Oakland is where it’s at: Apparently our peeps in Oakland (just across the bay from us here in Menlo Park) have got the urban homesteadin…

Local Reading: Oakland is declared urban homestead central; “vegan” restaurants in LA; eating pests; a love letter to the lawn
Photo by Thomas J. Story

Oakland is where it’s at: Apparently our peeps in Oakland (just across the bay from us here in Menlo Park) have got the urban homesteading thing down. The New York Times says so. And we quote: In Oakland, where backyard menageries and D.I.Y. charcuterie are the new garage band, the term “urban homesteading” doesn’t need an explanation. “It fits into the Oakland sort of self-defined vibe or aesthetic of doing things from scratch and being kind of hard-core,” she said, tugging at the false eyelashes she hadn’t had a chance to remove since judging “Iron Chef” in Los Angeles the night before.Of course, we knew that, what with Oakland being the home of one of One-Block’s favorite urban homesteaders, Novella Carpenter, author of the excellent new book Farm City.

Paging the James Beard Foundation: Props to the vegan blogger Quarrygirl, who launched a serious investigation of whether so-called vegan restaurants in Los Angeles were actually, you know, vegan. (Spoiler alert: They’re not all vegan!) Part of our mission here at the One-Block feast is to know where your food comes from, and I’ve never read anything quite so precise about this issue.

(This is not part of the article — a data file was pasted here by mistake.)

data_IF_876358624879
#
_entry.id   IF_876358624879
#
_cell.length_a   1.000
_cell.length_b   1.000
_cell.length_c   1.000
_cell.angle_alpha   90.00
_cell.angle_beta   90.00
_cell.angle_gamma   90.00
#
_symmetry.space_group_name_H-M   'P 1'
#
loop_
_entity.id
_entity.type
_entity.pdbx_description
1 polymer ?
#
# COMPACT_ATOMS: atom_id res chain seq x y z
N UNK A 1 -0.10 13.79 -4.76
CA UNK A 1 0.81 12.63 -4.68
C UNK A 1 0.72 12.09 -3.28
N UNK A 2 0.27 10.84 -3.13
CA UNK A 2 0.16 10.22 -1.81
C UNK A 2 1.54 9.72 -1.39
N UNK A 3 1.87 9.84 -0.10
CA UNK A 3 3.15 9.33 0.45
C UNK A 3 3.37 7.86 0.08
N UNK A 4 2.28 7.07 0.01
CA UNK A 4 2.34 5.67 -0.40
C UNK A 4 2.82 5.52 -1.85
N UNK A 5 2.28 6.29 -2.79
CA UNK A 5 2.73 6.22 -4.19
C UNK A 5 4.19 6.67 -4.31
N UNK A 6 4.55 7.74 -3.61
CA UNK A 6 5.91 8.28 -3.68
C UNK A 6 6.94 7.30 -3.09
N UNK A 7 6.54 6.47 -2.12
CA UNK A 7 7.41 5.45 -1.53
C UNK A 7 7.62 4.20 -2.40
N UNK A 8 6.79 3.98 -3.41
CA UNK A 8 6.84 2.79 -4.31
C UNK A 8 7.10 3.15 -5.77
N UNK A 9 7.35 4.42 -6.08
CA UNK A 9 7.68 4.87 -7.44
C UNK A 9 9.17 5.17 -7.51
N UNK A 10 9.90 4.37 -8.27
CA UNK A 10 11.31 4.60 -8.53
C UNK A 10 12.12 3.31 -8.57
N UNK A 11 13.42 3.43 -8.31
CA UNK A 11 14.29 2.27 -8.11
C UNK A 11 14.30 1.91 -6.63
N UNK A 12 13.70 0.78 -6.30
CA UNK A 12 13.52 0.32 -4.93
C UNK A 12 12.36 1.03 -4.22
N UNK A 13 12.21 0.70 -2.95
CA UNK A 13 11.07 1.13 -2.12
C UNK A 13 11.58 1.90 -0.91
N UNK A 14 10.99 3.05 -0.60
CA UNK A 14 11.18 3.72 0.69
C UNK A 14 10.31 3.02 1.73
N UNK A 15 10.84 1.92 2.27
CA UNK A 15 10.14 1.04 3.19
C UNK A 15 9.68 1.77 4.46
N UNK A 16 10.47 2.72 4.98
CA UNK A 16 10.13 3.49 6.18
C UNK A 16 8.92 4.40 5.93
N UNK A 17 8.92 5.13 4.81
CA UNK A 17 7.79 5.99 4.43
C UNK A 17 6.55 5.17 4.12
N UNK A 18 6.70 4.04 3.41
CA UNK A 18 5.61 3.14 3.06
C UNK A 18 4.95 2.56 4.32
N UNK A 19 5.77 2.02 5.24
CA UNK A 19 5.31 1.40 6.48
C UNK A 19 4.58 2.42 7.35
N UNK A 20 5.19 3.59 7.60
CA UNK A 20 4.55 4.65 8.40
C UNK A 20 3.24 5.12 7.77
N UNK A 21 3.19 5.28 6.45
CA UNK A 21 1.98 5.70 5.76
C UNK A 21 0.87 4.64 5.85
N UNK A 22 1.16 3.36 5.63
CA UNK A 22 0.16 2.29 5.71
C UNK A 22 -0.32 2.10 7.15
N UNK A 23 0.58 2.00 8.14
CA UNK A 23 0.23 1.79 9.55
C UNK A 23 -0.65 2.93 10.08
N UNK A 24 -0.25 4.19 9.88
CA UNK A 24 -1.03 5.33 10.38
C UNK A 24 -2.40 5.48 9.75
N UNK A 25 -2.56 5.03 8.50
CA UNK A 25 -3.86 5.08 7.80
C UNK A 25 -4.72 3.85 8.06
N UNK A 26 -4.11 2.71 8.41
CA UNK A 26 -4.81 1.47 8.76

Delicious pests: Yeah, we ate some snails from the Sunset test garden. In that vein, I was charmed by this post from commenter Chile Chews’s blog about pests and how to eat them. I’ll never think of pigeons in quite the same way. Wild-collected cuppa: Over at the Daily Kos, their foraging series continues, this time with a search for foraged herbal teas. The writer of this series lives in New York City, so it’s not exactly Western, but I’m enjoying the way I look at the world after I think about perhaps brewing up a cup of warm pine tea. (Hint: I’m not actually going to do that. I just like to think about it.) A contrarian view of edible gardening: I cannot lie to you: I love Roy Blount Jr., and I am intrigued by the magazine called (not making this up) Garden & Gun. So when I read this article in the July issue in defense of the lawn, I have to say  I enjoyed it: You’re supposed to eat your yard now. That’s the new thing: “the edible landscape.” Plant broccoli instead of a lush green lawn that sucks up incalculable scarce water andexpensive time—for what? … I would follow Michelle Obama anywhere. If she’s out there on the White House lawn ripping up zoysia and planting root vegetables, I’llget with the program. My green-thumb wife and I have already devoted agood third of our yard to vegetables (and flowers, trees, bushes, rockcairns, a concrete frog, and a bottle tree). I wouldn’t be surprised tofind that we have put in a crop of soybeans on the roof. I’ve still got my eye on the rest of my lawn, though. Sooner or later, I’ll plant it all with lettuces and peas and tomatoes and crisp, bitter endives and glorious herbs … by Elizabeth Jardina, Sunset researcher
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